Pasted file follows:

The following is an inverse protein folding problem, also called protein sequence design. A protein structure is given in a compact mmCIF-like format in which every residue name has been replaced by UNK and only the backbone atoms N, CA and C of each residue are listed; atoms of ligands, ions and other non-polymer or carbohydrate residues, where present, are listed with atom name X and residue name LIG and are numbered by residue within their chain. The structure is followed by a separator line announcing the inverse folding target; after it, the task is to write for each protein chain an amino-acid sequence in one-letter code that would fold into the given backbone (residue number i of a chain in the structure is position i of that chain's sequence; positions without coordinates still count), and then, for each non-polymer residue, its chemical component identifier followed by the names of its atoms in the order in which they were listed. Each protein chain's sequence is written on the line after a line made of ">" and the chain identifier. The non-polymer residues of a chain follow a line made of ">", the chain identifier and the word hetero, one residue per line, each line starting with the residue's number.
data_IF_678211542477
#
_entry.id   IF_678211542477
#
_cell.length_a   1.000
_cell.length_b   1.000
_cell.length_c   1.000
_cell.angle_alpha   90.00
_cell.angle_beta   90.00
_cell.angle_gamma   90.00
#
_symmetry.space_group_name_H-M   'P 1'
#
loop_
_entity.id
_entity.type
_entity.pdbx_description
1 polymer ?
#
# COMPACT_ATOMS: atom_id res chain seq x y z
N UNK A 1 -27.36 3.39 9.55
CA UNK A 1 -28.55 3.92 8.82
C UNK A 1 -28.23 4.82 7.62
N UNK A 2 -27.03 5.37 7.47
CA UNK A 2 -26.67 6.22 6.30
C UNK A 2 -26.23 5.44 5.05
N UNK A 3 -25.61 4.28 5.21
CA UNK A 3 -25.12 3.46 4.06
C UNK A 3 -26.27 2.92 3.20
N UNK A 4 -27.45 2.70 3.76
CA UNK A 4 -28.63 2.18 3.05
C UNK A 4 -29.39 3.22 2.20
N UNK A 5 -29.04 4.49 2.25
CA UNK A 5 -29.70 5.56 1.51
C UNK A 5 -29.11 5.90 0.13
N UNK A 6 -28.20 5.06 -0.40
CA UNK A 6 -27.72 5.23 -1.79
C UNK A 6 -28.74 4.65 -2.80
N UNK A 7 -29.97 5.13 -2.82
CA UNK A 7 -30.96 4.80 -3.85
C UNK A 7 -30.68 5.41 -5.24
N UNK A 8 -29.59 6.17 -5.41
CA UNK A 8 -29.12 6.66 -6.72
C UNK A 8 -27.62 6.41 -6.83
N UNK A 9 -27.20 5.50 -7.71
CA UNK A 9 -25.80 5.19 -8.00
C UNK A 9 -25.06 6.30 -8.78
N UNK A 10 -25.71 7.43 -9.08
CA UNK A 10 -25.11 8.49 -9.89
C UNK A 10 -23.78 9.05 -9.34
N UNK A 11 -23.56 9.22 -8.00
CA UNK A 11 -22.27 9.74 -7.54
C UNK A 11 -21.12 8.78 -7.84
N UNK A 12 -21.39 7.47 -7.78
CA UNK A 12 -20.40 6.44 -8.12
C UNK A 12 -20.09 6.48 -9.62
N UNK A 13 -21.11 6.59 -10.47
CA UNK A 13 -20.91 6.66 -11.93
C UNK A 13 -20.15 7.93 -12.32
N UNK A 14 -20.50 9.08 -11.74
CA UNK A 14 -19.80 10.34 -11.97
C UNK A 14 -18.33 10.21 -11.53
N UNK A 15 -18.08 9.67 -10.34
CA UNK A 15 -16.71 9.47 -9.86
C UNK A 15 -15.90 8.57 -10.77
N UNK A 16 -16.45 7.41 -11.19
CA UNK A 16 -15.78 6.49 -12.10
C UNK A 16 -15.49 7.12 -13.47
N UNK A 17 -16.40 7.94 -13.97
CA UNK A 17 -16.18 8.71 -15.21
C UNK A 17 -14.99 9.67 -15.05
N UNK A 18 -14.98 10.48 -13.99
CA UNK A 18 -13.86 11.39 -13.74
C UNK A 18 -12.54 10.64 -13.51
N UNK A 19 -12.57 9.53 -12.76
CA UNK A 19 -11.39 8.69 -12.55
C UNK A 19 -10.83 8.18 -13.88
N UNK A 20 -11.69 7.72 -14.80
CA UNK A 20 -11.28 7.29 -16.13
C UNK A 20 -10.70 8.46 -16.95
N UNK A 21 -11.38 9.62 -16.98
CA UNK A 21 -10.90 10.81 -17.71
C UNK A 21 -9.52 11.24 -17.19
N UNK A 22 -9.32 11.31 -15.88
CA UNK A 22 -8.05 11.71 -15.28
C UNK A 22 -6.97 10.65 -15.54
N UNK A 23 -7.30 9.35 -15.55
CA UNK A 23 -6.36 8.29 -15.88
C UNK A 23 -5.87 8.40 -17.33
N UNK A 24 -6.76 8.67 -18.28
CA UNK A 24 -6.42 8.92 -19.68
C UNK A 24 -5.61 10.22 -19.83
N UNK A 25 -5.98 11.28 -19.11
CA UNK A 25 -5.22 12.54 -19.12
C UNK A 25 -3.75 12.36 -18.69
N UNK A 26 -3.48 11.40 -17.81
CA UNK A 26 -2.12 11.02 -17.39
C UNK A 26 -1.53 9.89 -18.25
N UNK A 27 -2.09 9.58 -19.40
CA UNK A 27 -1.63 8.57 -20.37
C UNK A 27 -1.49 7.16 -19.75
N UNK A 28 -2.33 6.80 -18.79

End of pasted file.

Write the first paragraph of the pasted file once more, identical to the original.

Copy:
The following is an inverse protein folding problem, also called protein sequence design. A protein structure is given in a compact mmCIF-like format in which every residue name has been replaced by UNK and only the backbone atoms N, CA and C of each residue are listed; atoms of ligands, ions and other non-polymer or carbohydrate residues, where present, are listed with atom name X and residue name LIG and are numbered by residue within their chain. The structure is followed by a separator line announcing the inverse folding target; after it, the task is to write for each protein chain an amino-acid sequence in one-letter code that would fold into the given backbone (residue number i of a chain in the structure is position i of that chain's sequence; positions without coordinates still count), and then, for each non-polymer residue, its chemical component identifier followed by the names of its atoms in the order in which they were listed. Each protein chain's sequence is written on the line after a line made of ">" and the chain identifier. The non-polymer residues of a chain follow a line made of ">", the chain identifier and the word hetero, one residue per line, each line starting with the residue's number.